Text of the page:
Americans consider themselves rugged individualists who by nature resist the coercion or imposition of any arbitrary external power. This self-definition of Americanism is represented in numerous ways in American popular culture. The symbol of that independent attitude has been well represented by the Texan rattlesnake and the phrase ‘don’t tread on me.” Literature and popular science fiction have conveyed a similar message. In the Star Trek series, Commander Jean Luc Picard and the Starfleet crew encounter the vastly technologically superior war machine of the conquering Borg. These inter-galactic colonialists claim that their way of life is immensely superior and constitute a liberation-by-integration, thereby raising “the quality of life of all species.” The Borg’s message is quite to the point: “all resistance is futile.” Yet, the response conveyed by the French born Jean Luc and his comrades is simple enough as well: in the face of overwhelming force, resistance is an imperative and death is preferable to conquest or submission. Thus, the American ideology of defiance was voiced.
Yet, one thing is what we claim to believe and what actually guides the country’ s foreign policy. American military doctrine of “Shock and Awe” assumes that instilling fear of death will achieve “rapid dominance” over the adversary. The doctrine was first elucidated by Harlan K. Ullman, professor at the US War College. A corollary of “Shock and Awe,” also enunciated by the professor, is that the United States can ‘turn the lights on and off’ of an adversary as we choose” and no choice will be left “except to cease and desist or risk complete and total destruction.” Or so goes the “logic.”
On April 11 the Washington Post reported that Lt. Col. Brennan Byrne, commander of the 1st Batallion, 5th Marine Regiment, from outside the city of Fallujah stated, “What is coming is the destruction of anti-coalition forces in Fallujah. . . . They have two choices: submit or die.” For the American Marine commander, in a Borg-like fashion, resistance is also futile.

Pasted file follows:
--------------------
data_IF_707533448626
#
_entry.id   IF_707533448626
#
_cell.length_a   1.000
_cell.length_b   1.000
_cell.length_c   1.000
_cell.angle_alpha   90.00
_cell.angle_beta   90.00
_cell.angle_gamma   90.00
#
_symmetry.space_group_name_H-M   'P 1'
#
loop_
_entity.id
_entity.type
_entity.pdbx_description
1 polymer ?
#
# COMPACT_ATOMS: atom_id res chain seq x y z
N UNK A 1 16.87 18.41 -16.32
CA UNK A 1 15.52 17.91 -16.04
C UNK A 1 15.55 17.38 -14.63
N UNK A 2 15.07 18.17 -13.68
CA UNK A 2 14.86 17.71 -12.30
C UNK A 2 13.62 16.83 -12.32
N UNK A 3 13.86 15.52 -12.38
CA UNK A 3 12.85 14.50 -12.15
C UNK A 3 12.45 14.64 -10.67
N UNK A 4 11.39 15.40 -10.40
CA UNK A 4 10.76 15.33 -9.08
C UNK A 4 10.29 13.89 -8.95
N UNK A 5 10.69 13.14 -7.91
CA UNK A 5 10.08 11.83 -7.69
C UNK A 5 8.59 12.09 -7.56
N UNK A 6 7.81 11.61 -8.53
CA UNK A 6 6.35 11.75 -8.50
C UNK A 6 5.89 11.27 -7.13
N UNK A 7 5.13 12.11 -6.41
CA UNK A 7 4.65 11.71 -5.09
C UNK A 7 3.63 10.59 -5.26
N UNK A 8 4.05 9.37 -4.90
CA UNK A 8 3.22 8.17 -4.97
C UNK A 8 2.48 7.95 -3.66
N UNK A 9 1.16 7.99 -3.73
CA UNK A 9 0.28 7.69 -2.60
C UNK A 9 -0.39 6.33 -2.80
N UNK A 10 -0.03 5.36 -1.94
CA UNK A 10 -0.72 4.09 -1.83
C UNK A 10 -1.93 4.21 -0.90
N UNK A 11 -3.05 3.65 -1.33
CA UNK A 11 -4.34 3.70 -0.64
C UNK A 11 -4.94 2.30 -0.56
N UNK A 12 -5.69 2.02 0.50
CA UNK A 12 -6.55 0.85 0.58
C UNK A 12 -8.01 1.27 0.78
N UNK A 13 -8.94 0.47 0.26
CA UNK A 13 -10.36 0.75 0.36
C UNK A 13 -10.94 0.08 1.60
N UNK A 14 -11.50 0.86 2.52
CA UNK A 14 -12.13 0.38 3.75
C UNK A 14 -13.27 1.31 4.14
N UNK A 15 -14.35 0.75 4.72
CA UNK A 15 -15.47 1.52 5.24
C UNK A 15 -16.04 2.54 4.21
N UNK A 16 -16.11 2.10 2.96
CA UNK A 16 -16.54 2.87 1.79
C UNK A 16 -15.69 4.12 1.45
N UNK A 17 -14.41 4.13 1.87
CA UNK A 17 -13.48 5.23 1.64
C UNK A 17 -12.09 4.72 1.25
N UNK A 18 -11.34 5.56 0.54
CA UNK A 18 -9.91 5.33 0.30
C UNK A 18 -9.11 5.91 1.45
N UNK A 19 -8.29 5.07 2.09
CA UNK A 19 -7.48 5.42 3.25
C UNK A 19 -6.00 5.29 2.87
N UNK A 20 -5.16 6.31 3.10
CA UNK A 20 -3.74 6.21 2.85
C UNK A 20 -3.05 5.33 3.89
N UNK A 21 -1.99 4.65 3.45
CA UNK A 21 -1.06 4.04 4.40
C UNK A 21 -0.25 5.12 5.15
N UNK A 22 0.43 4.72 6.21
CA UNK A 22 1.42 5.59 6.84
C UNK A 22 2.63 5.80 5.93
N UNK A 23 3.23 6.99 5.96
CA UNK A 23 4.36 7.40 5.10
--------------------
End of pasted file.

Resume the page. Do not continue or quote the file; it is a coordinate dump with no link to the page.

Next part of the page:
Perhaps it will be too much to ask of US foreign policy makers or military commanders and strategists to learn the history and culture of the country they help invaded. It might be too complicated or disconcerting to understand the roots of Iraqi nationalism. A simpler solution, perhaps, would be to watch and understand Jean Luc Picard’s reasoning for organizing resistance against the Borg: “I will not sacrifice the Enterprise. We have made too many compromises already; too many retreats. They invade our space and we fall back. They assimilate entire worlds and we fall back. Not again. The line must be drawn here! This far, no further! And I will make them pay for what they’ve done.”
Yet, the sources of resistance in the face of overwhelming odds are limitless. We should know by merely paying attention to our own imagined cultural archetypes. History tells us as much. Defiance has many names: self-respect, honor, courage, pride, revenge, nationalism, self-determination, religious calling, soul power, liberty, family, neighborhood, community and, of course, choice.
In the long run overwhelming technological military coercion is no match against a people fighting for its own independence. The American Borg’s resources, military doctrine and efforts will be futile when battling against a population who believes in the subversive standard of “give me liberty or give me death.”
Nelson Valdés is professor of Sociology at the University of New Mexico and visiting professor at Duke University.